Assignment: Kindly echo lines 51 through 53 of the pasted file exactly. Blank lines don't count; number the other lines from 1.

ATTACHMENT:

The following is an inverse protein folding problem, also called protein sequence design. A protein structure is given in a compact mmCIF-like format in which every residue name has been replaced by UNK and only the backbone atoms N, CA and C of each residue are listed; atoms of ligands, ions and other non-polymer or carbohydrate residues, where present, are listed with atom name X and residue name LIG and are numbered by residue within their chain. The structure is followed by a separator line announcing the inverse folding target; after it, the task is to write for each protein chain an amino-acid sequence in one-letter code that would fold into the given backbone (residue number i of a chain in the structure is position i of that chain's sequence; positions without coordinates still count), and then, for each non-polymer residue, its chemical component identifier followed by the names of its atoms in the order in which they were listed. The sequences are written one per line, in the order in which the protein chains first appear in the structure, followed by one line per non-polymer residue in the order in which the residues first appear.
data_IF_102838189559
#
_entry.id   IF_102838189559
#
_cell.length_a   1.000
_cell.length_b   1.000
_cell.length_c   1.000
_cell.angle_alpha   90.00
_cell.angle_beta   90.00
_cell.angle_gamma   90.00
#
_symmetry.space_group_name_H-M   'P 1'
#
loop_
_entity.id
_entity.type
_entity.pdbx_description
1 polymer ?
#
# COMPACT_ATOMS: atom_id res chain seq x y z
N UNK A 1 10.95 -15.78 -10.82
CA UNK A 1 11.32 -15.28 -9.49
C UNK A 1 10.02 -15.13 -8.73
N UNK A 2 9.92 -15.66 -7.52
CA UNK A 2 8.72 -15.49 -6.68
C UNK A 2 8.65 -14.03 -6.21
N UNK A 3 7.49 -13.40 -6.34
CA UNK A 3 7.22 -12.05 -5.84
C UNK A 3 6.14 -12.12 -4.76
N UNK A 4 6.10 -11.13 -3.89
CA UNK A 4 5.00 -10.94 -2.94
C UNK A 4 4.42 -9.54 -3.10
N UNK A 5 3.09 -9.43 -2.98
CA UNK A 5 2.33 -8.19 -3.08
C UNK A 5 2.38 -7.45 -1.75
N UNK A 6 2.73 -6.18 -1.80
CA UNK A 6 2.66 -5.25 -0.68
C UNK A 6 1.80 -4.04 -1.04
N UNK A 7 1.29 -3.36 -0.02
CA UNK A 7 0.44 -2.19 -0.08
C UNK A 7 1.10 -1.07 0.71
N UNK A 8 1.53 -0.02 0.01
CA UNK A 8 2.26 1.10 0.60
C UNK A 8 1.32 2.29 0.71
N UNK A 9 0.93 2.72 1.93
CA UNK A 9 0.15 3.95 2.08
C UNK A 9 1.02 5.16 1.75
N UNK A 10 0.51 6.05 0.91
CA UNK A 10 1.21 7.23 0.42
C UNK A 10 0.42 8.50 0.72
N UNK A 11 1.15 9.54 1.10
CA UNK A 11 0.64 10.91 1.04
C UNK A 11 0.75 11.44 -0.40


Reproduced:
C UNK A 10 0.42 8.50 0.72
N UNK A 11 1.15 9.54 1.10
CA UNK A 11 0.64 10.91 1.04